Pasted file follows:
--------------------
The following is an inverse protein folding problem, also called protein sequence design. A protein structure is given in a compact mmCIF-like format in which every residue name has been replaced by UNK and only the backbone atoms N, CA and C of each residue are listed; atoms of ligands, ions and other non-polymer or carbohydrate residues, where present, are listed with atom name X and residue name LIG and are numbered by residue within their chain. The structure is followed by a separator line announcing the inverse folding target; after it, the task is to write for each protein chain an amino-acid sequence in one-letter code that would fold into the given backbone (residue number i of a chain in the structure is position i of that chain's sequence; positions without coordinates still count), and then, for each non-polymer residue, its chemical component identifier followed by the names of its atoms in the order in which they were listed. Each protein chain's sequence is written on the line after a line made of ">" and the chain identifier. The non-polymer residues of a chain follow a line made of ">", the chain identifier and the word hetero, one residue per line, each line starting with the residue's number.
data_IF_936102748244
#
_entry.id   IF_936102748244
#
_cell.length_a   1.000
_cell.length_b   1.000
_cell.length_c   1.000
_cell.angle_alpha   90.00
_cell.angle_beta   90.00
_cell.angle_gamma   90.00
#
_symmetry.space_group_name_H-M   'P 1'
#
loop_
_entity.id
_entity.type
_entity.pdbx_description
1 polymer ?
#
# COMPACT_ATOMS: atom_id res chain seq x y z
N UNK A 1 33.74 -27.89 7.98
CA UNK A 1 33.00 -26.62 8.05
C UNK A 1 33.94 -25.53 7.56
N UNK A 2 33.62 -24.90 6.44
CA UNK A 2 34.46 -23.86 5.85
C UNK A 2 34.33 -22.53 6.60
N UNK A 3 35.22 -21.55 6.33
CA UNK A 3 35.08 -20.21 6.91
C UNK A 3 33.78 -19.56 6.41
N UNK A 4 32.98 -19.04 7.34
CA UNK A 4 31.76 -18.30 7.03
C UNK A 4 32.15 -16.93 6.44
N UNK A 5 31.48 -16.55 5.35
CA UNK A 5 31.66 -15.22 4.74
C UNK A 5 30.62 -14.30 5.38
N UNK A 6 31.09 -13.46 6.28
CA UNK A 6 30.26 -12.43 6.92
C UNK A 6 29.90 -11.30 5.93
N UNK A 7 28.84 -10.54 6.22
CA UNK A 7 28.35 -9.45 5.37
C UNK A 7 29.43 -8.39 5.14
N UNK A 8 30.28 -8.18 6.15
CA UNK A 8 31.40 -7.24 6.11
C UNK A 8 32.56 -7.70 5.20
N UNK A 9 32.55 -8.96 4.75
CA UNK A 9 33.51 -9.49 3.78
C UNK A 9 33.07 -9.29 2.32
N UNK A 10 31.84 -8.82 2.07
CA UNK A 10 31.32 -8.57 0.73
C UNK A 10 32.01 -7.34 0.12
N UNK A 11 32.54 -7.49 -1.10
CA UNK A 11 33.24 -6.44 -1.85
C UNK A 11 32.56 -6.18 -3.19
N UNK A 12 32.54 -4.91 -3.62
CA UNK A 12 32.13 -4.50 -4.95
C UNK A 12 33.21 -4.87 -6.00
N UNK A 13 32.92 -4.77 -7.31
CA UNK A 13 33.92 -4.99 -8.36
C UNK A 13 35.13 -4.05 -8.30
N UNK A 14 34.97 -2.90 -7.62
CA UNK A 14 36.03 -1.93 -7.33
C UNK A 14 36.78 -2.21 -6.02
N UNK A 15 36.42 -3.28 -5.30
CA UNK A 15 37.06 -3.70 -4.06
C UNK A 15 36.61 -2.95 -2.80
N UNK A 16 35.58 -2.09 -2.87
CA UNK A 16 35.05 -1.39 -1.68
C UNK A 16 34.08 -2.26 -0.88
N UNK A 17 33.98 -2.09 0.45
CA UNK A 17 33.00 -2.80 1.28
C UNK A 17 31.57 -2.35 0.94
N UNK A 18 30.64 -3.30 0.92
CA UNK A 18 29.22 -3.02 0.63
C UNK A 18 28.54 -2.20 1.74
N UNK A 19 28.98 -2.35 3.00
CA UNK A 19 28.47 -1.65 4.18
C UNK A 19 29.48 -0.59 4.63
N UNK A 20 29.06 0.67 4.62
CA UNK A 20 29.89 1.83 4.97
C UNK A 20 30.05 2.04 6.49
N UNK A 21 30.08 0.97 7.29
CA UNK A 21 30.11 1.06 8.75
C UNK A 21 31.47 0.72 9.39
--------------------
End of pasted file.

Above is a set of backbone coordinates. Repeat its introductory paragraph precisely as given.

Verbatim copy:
The following is an inverse protein folding problem, also called protein sequence design. A protein structure is given in a compact mmCIF-like format in which every residue name has been replaced by UNK and only the backbone atoms N, CA and C of each residue are listed; atoms of ligands, ions and other non-polymer or carbohydrate residues, where present, are listed with atom name X and residue name LIG and are numbered by residue within their chain. The structure is followed by a separator line announcing the inverse folding target; after it, the task is to write for each protein chain an amino-acid sequence in one-letter code that would fold into the given backbone (residue number i of a chain in the structure is position i of that chain's sequence; positions without coordinates still count), and then, for each non-polymer residue, its chemical component identifier followed by the names of its atoms in the order in which they were listed. Each protein chain's sequence is written on the line after a line made of ">" and the chain identifier. The non-polymer residues of a chain follow a line made of ">", the chain identifier and the word hetero, one residue per line, each line starting with the residue's number.